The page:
And then generally, it seems like it has become much more normalized now to want to eat less meat—that’s something that even two years ago, I could never say. There is still a stigma, but it’s so much better. I studied psych in undergrad, and something that has stuck with me is this principal in social psychology that explains that for people to consider making any kind of change, that thing has to be normalized. And to normalize something, people have to hear about it at least seven different times before they even consider changing. When I think about the work that I do, every pamphlet I hand out is one out of seven. Every conversation that I have with an individual is one out of seven. Every photo of delicious vegan food that I share is one out of seven.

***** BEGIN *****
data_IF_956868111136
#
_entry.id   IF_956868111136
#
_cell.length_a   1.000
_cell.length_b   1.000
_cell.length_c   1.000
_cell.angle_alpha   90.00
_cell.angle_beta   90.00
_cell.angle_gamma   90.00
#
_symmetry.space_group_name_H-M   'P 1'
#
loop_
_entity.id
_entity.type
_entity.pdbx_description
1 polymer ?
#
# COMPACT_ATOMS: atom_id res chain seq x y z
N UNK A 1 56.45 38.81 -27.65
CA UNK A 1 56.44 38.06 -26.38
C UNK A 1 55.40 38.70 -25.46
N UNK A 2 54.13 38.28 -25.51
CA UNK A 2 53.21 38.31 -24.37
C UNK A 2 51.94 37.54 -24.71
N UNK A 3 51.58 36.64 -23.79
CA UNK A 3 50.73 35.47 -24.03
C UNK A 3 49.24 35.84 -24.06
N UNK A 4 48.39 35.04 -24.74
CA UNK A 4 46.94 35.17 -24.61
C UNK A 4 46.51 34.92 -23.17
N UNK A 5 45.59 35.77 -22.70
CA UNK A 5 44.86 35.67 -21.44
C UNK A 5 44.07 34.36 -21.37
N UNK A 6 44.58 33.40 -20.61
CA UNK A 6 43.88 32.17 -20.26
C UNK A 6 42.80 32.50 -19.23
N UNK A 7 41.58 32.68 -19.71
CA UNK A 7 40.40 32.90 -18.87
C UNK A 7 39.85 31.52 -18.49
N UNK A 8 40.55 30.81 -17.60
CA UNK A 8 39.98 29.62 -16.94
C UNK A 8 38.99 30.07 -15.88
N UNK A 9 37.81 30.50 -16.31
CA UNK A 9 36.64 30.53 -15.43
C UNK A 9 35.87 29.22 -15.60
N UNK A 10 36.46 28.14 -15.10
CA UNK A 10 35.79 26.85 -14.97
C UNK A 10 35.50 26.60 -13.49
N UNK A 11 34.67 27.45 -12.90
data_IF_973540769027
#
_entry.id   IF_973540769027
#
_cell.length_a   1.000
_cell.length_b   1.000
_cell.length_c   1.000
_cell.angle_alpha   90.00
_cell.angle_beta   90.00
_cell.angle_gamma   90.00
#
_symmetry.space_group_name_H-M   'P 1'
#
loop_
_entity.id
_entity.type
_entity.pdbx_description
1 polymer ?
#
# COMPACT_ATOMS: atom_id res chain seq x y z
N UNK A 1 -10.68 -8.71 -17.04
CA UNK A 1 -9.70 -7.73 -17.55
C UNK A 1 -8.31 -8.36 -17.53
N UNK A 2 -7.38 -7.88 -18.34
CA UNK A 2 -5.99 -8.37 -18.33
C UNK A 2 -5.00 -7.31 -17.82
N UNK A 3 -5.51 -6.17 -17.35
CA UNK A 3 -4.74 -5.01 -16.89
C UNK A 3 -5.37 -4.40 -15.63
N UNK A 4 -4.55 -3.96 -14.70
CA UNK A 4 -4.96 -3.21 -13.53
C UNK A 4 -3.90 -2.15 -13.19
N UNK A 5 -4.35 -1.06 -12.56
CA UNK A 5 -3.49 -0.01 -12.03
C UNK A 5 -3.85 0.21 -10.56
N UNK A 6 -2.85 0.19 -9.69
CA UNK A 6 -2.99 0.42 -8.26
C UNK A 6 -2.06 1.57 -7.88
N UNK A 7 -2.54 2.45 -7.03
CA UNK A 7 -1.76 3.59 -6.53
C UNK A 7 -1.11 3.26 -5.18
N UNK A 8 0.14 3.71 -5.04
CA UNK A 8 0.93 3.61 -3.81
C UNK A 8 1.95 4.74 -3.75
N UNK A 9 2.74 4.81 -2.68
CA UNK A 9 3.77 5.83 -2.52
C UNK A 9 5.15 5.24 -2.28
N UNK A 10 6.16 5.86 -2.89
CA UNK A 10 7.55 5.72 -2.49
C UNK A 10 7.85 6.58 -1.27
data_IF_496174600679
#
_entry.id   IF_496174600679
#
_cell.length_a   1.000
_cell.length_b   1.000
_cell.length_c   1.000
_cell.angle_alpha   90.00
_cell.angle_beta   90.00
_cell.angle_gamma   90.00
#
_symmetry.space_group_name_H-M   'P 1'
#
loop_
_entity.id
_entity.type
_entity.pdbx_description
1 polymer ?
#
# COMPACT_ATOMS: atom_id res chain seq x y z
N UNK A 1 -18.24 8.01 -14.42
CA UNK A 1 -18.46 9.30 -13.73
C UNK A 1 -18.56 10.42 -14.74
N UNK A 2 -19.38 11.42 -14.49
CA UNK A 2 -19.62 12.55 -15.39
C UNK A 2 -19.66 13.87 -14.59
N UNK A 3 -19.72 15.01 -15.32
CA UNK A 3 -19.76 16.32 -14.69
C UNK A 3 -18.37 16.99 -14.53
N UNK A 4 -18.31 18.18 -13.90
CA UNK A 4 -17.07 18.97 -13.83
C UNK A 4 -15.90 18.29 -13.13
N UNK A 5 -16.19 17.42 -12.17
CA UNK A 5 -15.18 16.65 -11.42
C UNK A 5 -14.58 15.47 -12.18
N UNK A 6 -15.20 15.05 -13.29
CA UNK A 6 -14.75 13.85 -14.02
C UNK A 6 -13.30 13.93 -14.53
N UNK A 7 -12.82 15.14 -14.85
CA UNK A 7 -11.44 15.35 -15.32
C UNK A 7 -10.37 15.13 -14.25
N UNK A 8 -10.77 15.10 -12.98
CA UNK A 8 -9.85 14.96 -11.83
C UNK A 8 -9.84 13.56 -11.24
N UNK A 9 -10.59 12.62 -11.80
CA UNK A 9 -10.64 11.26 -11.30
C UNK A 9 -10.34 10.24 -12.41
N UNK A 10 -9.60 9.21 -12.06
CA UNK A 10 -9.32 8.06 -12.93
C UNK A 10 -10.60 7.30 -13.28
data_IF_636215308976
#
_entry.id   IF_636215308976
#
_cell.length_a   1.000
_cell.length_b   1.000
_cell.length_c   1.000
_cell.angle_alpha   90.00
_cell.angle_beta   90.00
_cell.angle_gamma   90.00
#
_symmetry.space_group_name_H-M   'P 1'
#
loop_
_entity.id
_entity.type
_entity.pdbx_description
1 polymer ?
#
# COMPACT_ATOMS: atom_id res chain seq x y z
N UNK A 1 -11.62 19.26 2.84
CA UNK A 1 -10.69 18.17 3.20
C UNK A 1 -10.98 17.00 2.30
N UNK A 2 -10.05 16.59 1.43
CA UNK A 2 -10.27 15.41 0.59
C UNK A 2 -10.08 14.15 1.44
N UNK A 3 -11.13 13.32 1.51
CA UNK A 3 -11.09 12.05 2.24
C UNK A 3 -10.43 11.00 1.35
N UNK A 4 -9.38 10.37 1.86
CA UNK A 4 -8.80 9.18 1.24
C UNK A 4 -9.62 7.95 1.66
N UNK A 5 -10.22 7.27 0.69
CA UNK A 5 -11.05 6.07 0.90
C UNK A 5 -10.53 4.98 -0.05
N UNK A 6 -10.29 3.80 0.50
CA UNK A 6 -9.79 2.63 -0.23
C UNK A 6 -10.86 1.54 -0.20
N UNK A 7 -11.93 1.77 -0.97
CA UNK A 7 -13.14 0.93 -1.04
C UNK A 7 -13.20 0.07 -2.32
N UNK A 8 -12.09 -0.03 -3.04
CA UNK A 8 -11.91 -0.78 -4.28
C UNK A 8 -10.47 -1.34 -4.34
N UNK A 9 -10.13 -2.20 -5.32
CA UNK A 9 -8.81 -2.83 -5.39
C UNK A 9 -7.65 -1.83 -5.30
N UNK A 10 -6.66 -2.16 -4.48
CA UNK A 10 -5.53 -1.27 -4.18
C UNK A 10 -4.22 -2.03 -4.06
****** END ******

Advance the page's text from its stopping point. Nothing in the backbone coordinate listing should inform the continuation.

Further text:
Speaking of delicious plant-based food, is there a recipe that you’d like to share with Chroma?

Yes! It’s a Lighter recipe—pad thai. I love asian foods, and this one is SO simple and easy to make. I usually add a few things: This has tahini in the recipe, and I usually swap it for peanut butter, and then I add peanuts or cashews—just something crunchy—and then snap peas. Snap peas are my favorite vegetable.

What have been the most gratifying experiences for you in this work so far?

Professionally speaking, coming to New York to launch the grassroots office has been really rewarding. This is my dream job, and I think this city has so much potential—in its size and in that there is already so much to build off of. There are already so many veg-restaurants and veg-groups, not to mention that there are a lot of powerful people here.

In my personal life, what gets to me most is when friends and family reach out to me, and say, “Hey okay, I’ve been seeing your stuff; I kind of get what you’re saying now, and I’d be interested in giving this a try. Can you help me out?” That feeling cannot be beat.